Zeit Guy Links – 9/18/12

Why wood pulp is world’s new wonder material

THE hottest new material in town is light, strong and conducts electricity. What’s more, it’s been around a long, long time.

Nanocrystalline cellulose (NCC), which is produced by processing wood pulp, is being hailed as the latest wonder material. Japan-based Pioneer Electronics is applying it to the next generation of flexible electronic displays. IBM is using it to create components for computers. Even the US army is getting in on the act, using it to make lightweight body armour and ballistic glass.

So why all the fuss? Well, not only is NCC transparent but it is made from a tightly packed array of needle-like crystals which have a strength-to-weight ratio that is eight times better than stainless steel. Even better, it’s incredibly cheap.

NCC will replace metal and plastic car parts and could make nonorganic plastics obsolete in the not-too-distant future, says Phil Jones, director of new ventures and disruptive technologies at the French mineral processing company IMERYS. “Anyone who makes a car or a plastic bag will want to get in on this,” he says.

In addition, the human body can deal with cellulose safely, says Jones, so NCC is less dangerous to process than inorganic composites. “The worst thing that could happen is a paper cut,” he says.

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Greed and Debt the True Story of Mitt Romney and Bain Capital  (Rolling Stone)

The great criticism of Mitt Romney, from both sides of the aisle, has always been that he doesn’t stand for anything. He’s a flip-flopper, they say, a lightweight, a cardboard opportunist who’ll say anything to get elected.

The critics couldn’t be more wrong. Mitt Romney is no tissue-paper man. He’s closer to being a revolutionary, a backward-world version of Che or Trotsky, with tweezed nostrils instead of a beard, a half-Windsor instead of a leather jerkin. His legendary flip-flops aren’t the lies of a bumbling opportunist – they’re the confident prevarications of a man untroubled by misleading the nonbeliever in pursuit of a single, all-consuming goal. Romney has a vision, and he’s trying for something big: We’ve just been too slow to sort out what it is, just as we’ve been slow to grasp the roots of the radical economic changes that have swept the country in the last generation.

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In Prosecutors, Debt Collectors Find a Partner  (NY Times)

The letters are sent by the thousands to people across the country who have written bad checks, threatening them with jail if they do not pay up.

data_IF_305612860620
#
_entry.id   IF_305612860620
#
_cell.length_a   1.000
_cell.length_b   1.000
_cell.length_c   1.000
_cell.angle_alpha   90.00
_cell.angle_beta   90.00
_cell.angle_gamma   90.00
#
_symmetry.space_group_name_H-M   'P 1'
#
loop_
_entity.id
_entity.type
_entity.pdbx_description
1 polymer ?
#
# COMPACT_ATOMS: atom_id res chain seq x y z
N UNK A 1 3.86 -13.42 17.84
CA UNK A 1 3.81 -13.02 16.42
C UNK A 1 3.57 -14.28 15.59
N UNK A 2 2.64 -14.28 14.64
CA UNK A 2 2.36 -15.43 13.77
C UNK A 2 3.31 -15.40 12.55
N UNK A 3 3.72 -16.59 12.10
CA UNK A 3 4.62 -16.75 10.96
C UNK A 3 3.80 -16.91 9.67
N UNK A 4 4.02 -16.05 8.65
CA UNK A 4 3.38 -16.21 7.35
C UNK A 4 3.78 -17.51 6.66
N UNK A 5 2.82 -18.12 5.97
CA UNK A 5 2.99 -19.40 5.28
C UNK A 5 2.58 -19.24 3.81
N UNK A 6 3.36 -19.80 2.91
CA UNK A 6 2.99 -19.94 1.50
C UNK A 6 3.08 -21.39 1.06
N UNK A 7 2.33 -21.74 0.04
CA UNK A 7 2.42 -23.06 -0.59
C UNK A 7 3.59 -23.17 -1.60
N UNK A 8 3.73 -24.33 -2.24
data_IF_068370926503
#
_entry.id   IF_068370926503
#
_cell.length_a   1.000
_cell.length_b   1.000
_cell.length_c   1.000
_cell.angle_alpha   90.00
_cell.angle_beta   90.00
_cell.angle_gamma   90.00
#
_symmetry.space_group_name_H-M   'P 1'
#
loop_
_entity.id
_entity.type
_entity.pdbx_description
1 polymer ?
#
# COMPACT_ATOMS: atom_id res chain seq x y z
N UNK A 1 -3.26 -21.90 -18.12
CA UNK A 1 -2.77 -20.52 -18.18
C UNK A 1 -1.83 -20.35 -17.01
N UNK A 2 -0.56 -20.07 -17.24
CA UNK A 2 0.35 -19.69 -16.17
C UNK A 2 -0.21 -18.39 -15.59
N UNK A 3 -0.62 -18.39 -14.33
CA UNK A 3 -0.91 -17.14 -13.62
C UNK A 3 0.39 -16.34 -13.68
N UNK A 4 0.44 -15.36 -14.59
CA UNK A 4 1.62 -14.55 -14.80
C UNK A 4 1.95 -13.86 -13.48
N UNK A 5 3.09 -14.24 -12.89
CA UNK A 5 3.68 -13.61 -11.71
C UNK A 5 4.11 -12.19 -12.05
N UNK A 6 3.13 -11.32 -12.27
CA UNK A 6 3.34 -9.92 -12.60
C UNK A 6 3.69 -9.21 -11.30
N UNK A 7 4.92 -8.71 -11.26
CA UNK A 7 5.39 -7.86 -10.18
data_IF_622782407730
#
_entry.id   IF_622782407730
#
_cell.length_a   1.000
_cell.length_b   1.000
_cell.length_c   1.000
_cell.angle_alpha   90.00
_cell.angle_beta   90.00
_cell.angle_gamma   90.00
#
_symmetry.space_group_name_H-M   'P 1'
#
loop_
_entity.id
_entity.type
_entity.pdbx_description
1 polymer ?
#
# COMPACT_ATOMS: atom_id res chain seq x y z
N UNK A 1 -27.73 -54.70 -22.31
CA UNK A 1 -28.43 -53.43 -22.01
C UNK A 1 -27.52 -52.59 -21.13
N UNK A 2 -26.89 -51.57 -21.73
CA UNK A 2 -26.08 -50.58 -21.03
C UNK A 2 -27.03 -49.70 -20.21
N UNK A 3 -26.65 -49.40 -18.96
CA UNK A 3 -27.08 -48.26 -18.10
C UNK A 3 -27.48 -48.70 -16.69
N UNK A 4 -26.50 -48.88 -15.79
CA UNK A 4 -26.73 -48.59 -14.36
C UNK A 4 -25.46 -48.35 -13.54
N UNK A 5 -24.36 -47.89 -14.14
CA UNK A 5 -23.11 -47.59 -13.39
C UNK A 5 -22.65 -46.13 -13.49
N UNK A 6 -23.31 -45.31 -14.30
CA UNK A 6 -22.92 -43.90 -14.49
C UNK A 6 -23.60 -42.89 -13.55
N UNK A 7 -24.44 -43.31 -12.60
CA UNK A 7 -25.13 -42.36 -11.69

They bear the seal and signature of the local district attorney’s office. But there is a catch: the letters are from debt-collection companies, which the prosecutors allow to use their letterhead. In return, the companies try to collect not only the unpaid check, but also high fees from debtors for a class on budgeting and financial responsibility, some of which goes back to the district attorneys’ offices.

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Environment: The end of the line  (Financial Times)

There is a photo from the 1930s, published in National Geographic magazine, that shows a scene almost unimaginable today.

A man stands in the sea, water up to his knees, surrounded by a frenzied shoal of huge, thrashing totoaba fish on a spawning run off the coast of Mexico.
“They were so thick in the water that you could wade in and pull them out with bare hands or a pitchfork,” says the prominent marine conservation biologist, Callum Roberts.

Not any more. Commercial fishers started netting the creatures, which could grow as long as 2m and weigh more than 330lbs. Dams such as the Hoover were built along the Colorado River, curbing vital freshwater flows to breeding grounds.

Today, the totoaba is one of 414 species rated critically endangered on the “Red List”, the compendium of threatened plants and animals kept by the venerable International Union for Conservation of Nature.

Another 486 fish are endangered; 1,141 are vulnerable and 60 are extinct, mostly thanks to the same species that killed off the totoaba: us.

The human impact on fish has been worrying scientists and environmental campaigners for decades.

But it has also become an increasingly disturbing economic issue for authorities overseeing the fate of the 90m tonnes of marine and freshwater fish the world’s 4.36m fishing boats catch each year, with their estimated value of $100bn.

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